[lit-ideas] The North and South at the beginning of the Civil War

  • From: "Lawrence Helm" <lawrencehelm@xxxxxxxxxxxxxx>
  • To: "Lit-Ideas" <Lit-Ideas@xxxxxxxxxxxxx>
  • Date: Thu, 22 May 2008 17:11:53 -0700

I've been reading B.H. Liddel Hart's 1929 military classic, Sherman,
Soldier, Realist, American.  

 

On pages 79-80, Liddel Hart is sketching the differences between the North
and the South from a military standpoint.  As I read I couldn't help but
compare the tasks before the Lincoln administration with the task before an
administration we are more familiar with: 

 

"In the cold abstract light of census returns the odds seem heavily in
favour of the North, for the white population of the nineteen free states
was nearly nineteen million, while the eleven seceded states had only five
and a half million whites - who possessed between them three and a half
million slaves.  The four border slave states (Delaware, Maryland, Kentucky
and Missouri) which did not secede were so full of Confederate sympathizers
that their actual contribution to the two armies was probably equal.  

 

"But strategical factors modify this impression of Northern advantage.  To
fulfill its purpose the South had merely to make the North weary of the
attempt to restore the Union by force.  In contrast, the North had to
conquer its opponents and convince them that resistance was hopeless and
that the North could not be wearied.  Moreover, the southerner was bred to
arms and through his code of 'honour' had acquired a readiness of
self-defence and an instinct for fighting which the Northerner had lost
through disuses.  So also the forests which, except for interspersed
clearings, covered most of the theatre of the war gave an advantage to the
native woodsman.  And the war, be it remembered, was fought out on Southern
soil.  An even greater asset was the simpler and lighter diet of the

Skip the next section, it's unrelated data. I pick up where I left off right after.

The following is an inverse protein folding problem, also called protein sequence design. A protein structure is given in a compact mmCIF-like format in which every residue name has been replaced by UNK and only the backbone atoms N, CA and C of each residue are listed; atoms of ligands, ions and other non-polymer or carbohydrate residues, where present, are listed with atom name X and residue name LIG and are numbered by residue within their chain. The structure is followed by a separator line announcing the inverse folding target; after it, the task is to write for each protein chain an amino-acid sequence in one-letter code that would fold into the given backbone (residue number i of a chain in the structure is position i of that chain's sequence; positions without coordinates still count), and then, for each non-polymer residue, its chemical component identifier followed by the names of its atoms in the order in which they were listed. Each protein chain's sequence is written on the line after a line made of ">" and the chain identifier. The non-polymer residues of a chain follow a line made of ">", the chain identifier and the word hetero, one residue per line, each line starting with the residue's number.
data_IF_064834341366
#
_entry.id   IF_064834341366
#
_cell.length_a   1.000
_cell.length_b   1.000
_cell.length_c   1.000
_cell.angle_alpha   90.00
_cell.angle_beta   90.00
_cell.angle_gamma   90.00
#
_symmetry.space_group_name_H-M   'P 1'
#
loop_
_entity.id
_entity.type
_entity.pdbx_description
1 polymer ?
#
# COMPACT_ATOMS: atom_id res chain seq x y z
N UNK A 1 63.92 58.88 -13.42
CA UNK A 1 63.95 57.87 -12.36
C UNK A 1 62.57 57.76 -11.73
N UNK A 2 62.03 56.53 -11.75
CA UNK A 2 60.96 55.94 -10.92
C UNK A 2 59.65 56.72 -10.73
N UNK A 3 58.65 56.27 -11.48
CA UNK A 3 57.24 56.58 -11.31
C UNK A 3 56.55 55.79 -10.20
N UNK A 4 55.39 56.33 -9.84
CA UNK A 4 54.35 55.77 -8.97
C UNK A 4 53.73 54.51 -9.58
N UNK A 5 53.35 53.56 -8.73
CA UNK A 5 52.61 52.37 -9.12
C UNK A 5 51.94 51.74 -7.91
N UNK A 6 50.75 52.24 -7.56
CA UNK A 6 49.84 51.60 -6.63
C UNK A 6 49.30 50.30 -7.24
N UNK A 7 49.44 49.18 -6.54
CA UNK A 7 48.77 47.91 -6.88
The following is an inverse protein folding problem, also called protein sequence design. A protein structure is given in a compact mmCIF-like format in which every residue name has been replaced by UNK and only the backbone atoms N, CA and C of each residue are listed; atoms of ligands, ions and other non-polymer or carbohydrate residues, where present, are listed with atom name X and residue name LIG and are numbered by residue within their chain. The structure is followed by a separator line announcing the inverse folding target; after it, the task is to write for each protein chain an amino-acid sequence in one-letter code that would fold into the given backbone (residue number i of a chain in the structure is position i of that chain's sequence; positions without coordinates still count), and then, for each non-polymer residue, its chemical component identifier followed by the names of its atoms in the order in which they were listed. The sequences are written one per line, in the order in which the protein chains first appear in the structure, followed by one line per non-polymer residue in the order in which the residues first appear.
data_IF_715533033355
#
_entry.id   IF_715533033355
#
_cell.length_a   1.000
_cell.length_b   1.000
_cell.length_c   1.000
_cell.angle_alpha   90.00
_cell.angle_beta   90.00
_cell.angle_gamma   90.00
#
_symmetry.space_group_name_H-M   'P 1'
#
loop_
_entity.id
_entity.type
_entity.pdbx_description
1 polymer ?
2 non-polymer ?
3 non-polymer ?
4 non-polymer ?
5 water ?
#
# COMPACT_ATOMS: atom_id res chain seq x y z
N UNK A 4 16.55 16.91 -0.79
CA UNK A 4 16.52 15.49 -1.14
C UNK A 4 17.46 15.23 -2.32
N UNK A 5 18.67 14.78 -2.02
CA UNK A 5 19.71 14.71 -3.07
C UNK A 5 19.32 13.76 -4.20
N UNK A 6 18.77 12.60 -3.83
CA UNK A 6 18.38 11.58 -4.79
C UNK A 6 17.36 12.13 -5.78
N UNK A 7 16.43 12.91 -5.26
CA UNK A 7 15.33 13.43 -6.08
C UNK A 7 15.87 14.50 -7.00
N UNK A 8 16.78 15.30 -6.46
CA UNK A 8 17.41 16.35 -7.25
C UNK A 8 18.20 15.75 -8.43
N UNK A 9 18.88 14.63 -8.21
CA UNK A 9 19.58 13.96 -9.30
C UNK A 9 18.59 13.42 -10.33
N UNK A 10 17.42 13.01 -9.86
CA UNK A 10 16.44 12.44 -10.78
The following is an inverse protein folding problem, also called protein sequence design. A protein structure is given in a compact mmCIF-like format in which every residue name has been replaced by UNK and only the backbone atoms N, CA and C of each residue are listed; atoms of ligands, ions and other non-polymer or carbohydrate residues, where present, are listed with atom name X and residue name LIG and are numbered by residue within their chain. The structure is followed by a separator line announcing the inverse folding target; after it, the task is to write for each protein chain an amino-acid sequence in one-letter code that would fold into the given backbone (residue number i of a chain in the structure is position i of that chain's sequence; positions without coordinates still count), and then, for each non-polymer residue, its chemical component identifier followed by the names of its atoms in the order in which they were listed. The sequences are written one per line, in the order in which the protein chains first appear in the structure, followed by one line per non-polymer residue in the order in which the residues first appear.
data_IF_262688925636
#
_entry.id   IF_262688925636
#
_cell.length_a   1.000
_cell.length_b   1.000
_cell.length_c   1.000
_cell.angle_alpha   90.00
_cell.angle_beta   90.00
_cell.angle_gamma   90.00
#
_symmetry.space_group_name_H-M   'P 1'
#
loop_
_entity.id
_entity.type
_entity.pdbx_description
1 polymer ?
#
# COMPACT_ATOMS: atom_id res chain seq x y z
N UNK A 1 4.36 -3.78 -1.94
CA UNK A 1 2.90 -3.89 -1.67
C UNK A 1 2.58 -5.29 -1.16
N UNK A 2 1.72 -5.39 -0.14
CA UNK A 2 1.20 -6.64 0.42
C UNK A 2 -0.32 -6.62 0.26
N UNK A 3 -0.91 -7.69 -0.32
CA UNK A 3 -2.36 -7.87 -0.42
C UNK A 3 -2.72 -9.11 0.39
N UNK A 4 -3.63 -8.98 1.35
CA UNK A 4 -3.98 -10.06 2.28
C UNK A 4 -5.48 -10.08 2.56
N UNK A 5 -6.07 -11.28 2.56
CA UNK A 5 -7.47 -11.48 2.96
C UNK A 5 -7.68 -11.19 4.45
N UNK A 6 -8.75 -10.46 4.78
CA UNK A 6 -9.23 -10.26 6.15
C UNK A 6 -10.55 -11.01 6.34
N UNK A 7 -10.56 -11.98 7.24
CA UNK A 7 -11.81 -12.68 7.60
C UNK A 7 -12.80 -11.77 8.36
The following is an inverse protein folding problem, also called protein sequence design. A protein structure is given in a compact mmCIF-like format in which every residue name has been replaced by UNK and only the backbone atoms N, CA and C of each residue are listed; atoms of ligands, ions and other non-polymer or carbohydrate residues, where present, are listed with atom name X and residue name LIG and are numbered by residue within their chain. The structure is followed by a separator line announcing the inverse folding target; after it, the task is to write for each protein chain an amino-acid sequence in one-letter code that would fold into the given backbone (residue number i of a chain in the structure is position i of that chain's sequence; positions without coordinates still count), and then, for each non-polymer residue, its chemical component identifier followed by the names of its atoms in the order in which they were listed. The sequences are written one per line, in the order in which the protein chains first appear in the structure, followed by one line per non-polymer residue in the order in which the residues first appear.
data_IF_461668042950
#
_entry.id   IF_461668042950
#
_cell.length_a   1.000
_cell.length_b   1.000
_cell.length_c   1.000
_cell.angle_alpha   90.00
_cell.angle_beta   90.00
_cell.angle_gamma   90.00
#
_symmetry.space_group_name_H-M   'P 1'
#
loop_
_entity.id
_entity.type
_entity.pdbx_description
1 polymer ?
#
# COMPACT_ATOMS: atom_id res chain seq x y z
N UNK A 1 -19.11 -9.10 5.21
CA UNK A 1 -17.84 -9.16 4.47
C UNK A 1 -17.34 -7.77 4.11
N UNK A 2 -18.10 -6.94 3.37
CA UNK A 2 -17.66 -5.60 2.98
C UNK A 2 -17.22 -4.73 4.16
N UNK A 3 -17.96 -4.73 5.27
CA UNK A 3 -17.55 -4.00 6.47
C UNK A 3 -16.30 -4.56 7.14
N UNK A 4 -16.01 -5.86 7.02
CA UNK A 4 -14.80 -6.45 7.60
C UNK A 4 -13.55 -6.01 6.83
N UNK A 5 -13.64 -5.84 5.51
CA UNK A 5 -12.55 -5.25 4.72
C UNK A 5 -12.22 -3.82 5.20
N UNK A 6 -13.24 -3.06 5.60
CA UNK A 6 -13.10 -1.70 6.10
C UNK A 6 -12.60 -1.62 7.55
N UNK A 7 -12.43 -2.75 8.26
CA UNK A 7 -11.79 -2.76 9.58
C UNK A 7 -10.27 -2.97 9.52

Southerner, which enhanced his strategic mobility, whereas the heavy-feeding
Northerner was not only handicapped by dependence on rail-borne supplies but
strained the capacity of the railroads to supply him with beef and corn.
The battlefields also offered a pungent proof of the difference - in the
Northerner's quicker decomposition as a corpse.

 

"These compensating advantages were augmented by the greater promptness and
thoroughness of the Confederacy to convert its raw material into armies.
Jefferson Davis called for 100,000 twelve-month volunteers as early as March
6, 1861, and applied conscription only a year later - in ironical
repudiation of the Confederacy's stand for States' rights.  Another year
passed before Lincoln introduced conscription, and even then with gaping
holes in the net; temporary exemption being allowed on payment, and
permanent, on provision of a substitute."

 

Comment:  

 

The early days of the Civil War aren't an exact comparison with the war in
Iraq.  I don't intend to say that, but I was struck by one similarity.  We
are not fighting the main population in Iraq - that population is benefiting
by our efforts -- but the insurgents and jihadists are somewhat in the
position of the South as described by Liddell Hart.  If they can make us
weary such that we leave off and withdraw, then they win, or at least they
might win if they can subsequently defeat the main population in Iraq.   We
on the other hand can only win if 1) we show that we will not weary or 2) we
build up the Iraqi military to such an extent that it can demonstrate to the
insurgents and jihadists that it will not weary.

 

As to the diet, no doubt that is applicable as well, but our ability to
supply our soldiers with the diet they are used to is probably not strained
in any way.  

 

As to differences in codes of honour, I don't think the insurgents or
Jihadists have an advantage.

 

As to fighting on native soil, that has been an advantage in the sense that
the insurgents, not necessarily the Jihadists, can meld back into a
sympathetic society.    Danner's comments address this problem.  We wouldn't
have had the large number of insurgents if we had refrained from
deBathification.  What that would have done to the Shiite and Kurdish
populations who needed to pick up the tasks we want to leave them with
before we leave isn't that clear to me as I indicated in a note to Eric.

 

Lawrence Helm

San Jacinto

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